A group of researchers led by a physician from Memorial Sloan Kettering Cancer Center in New York City examined the natural history and growth kinetics of low-risk papillary thyroid cancer (PTC), defined as intrathyroidal tumors ≤1.5 cm in size.
Active surveillance of low-risk PTC is an alternative to surgical removal. However, outcomes have not been fully studied.
In addition, the kinetics (probability, rate, and magnitude) of PTC tumor growth in patients who do not undergo surgery and are followed-up long-term have not been well defined.
In this cohort study of 291 patients undergoing active surveillance for low-risk PTC, 219 (75.3%) were women and the mean age of the group was 52 years.
During a median active surveillance of 25 months, growth in tumor diameter of 3 mm or more was observed in 11 of 291 (3.8%) patients. No regional or distant metastases developed during active surveillance.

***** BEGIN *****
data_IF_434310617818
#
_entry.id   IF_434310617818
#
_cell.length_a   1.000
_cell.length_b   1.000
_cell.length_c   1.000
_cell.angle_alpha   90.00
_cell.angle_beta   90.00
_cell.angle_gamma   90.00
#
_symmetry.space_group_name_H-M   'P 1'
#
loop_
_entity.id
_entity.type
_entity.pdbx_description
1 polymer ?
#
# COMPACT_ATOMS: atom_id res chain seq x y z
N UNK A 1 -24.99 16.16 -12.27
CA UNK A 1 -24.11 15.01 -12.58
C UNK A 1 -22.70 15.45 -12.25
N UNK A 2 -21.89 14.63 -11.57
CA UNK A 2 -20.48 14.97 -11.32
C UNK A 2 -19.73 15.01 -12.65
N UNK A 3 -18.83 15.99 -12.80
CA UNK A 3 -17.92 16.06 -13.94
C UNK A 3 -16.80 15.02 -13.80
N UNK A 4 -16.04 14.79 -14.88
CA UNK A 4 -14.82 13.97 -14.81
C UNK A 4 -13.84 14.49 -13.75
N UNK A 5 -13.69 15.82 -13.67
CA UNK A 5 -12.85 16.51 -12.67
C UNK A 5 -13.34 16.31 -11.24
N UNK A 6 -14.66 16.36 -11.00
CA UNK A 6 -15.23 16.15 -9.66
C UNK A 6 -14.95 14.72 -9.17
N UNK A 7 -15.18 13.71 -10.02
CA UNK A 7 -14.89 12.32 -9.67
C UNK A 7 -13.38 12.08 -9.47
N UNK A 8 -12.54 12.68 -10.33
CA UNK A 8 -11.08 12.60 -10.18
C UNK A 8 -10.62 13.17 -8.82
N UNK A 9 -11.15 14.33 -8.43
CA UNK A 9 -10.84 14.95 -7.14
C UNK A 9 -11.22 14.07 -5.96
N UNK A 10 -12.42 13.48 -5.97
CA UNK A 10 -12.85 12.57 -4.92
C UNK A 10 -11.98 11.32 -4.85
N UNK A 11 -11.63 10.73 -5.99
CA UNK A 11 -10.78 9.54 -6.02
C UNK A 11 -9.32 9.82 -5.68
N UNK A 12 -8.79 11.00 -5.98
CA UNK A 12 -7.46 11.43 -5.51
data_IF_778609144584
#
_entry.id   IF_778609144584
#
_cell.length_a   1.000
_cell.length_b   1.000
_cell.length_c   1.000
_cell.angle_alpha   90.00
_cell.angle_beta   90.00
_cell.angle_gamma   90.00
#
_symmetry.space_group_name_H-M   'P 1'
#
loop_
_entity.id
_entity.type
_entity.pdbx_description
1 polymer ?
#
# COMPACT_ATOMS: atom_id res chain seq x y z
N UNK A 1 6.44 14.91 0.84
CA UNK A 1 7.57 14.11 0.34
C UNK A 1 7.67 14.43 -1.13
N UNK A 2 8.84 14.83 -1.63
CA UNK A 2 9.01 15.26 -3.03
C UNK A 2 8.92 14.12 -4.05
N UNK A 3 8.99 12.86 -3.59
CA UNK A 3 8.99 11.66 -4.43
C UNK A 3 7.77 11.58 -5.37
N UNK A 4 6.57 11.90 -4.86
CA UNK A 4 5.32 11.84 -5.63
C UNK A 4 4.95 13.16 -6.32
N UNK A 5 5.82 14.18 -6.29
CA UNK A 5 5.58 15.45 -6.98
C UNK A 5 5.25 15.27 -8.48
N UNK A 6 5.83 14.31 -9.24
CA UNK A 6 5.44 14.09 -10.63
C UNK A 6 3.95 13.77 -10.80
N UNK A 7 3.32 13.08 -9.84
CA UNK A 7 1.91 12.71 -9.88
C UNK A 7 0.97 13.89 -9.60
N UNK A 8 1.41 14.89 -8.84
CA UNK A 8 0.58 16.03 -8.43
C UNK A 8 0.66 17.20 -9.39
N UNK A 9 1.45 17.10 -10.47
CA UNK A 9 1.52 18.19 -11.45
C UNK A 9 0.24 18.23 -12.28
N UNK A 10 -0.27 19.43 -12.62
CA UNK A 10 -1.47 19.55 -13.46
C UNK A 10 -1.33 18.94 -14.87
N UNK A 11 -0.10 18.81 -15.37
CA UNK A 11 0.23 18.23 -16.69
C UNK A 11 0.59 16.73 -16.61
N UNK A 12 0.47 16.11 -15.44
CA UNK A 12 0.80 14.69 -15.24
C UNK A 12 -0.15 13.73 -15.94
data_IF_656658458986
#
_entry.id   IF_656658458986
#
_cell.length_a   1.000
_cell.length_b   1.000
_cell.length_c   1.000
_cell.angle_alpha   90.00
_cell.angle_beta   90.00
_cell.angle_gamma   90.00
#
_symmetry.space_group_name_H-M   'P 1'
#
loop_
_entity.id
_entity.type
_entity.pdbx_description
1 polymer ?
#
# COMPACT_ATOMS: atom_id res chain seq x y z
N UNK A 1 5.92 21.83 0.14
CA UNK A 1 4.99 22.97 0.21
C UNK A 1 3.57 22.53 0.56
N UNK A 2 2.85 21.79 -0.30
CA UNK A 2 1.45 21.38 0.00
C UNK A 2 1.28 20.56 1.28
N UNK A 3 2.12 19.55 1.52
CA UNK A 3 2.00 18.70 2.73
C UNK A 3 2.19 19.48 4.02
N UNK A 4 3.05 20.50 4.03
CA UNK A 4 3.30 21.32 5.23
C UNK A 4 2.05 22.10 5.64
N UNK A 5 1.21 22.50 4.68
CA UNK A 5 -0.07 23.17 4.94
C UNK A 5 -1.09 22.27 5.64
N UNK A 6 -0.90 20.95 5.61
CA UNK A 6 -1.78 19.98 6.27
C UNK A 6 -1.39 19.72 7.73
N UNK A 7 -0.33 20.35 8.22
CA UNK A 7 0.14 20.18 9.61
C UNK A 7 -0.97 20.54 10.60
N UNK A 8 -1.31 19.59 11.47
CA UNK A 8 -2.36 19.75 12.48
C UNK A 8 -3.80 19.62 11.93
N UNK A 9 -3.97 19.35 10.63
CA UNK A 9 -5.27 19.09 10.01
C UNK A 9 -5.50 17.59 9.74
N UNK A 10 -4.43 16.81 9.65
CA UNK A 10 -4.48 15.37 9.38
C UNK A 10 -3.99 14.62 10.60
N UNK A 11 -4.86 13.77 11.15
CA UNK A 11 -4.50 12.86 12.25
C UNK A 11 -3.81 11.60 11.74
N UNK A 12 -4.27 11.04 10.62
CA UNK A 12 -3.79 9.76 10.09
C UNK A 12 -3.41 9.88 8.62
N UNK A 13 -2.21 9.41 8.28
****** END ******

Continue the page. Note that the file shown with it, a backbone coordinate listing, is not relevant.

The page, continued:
Both younger age at diagnosis and a higher risk category at presentation were independently associated with the likelihood of tumor growth. Of the tumors that grew, kinetics demonstrated a classic exponential growth pattern, with a median doubling time of 2.2 years.
The researchers concluded that tumor volume kinetics can inform the timing of surveillance imaging for PTC. Study findings are available here.